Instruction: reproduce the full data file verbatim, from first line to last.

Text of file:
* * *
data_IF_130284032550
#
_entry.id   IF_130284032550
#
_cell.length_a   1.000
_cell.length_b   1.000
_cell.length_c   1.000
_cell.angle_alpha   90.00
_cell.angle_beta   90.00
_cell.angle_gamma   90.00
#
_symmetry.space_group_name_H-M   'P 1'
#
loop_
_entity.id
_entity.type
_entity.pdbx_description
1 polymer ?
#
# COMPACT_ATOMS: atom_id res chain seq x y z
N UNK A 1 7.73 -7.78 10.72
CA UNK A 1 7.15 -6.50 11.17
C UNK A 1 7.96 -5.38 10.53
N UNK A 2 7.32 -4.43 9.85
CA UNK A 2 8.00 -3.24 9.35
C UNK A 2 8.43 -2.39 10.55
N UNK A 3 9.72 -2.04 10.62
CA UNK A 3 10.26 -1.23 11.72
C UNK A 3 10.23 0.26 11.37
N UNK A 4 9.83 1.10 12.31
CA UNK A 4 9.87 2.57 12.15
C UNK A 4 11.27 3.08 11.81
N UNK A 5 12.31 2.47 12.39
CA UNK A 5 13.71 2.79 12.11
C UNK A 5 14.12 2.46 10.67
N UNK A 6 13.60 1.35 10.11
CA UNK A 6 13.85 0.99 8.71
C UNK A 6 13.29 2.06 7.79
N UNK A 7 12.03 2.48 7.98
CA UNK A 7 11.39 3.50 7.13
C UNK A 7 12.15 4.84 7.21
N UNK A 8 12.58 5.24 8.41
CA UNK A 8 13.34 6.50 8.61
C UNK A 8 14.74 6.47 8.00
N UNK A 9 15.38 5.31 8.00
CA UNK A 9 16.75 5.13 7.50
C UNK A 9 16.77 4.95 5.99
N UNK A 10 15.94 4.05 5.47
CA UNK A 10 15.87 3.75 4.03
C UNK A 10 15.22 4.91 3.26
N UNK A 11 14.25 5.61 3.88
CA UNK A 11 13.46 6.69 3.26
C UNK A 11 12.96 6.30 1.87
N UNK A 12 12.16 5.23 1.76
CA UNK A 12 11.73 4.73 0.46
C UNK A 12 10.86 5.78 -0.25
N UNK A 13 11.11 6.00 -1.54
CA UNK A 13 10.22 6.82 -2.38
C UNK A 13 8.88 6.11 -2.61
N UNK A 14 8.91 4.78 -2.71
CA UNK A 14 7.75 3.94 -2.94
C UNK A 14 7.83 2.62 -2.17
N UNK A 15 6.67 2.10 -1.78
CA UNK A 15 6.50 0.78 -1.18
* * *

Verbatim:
data_IF_130284032550
#
_entry.id   IF_130284032550
#
_cell.length_a   1.000
_cell.length_b   1.000
_cell.length_c   1.000
_cell.angle_alpha   90.00
_cell.angle_beta   90.00
_cell.angle_gamma   90.00
#
_symmetry.space_group_name_H-M   'P 1'
#
loop_
_entity.id
_entity.type
_entity.pdbx_description
1 polymer ?
#
# COMPACT_ATOMS: atom_id res chain seq x y z
N UNK A 1 7.73 -7.78 10.72
CA UNK A 1 7.15 -6.50 11.17
C UNK A 1 7.96 -5.38 10.53
N UNK A 2 7.32 -4.43 9.85
CA UNK A 2 8.00 -3.24 9.35
C UNK A 2 8.43 -2.39 10.55
N UNK A 3 9.72 -2.04 10.62
CA UNK A 3 10.26 -1.23 11.72
C UNK A 3 10.23 0.26 11.37
N UNK A 4 9.83 1.10 12.31
CA UNK A 4 9.87 2.57 12.15
C UNK A 4 11.27 3.08 11.81
N UNK A 5 12.31 2.47 12.39
CA UNK A 5 13.71 2.79 12.11
C UNK A 5 14.12 2.46 10.67
N UNK A 6 13.60 1.35 10.11
CA UNK A 6 13.85 0.99 8.71
C UNK A 6 13.29 2.06 7.79
N UNK A 7 12.03 2.48 7.98
CA UNK A 7 11.39 3.50 7.13
C UNK A 7 12.15 4.84 7.21
N UNK A 8 12.58 5.24 8.41
CA UNK A 8 13.34 6.50 8.61
C UNK A 8 14.74 6.47 8.00
N UNK A 9 15.38 5.31 8.00
CA UNK A 9 16.75 5.13 7.50
C UNK A 9 16.77 4.95 5.99
N UNK A 10 15.94 4.05 5.47
CA UNK A 10 15.87 3.75 4.03
C UNK A 10 15.22 4.91 3.26
N UNK A 11 14.25 5.61 3.88
CA UNK A 11 13.46 6.69 3.26
C UNK A 11 12.96 6.30 1.87
N UNK A 12 12.16 5.23 1.76
CA UNK A 12 11.73 4.73 0.46
C UNK A 12 10.86 5.78 -0.25
N UNK A 13 11.11 6.00 -1.54
CA UNK A 13 10.22 6.82 -2.38
C UNK A 13 8.88 6.11 -2.61
N UNK A 14 8.91 4.78 -2.71
CA UNK A 14 7.75 3.94 -2.94
C UNK A 14 7.83 2.62 -2.17
N UNK A 15 6.67 2.10 -1.78
CA UNK A 15 6.50 0.78 -1.18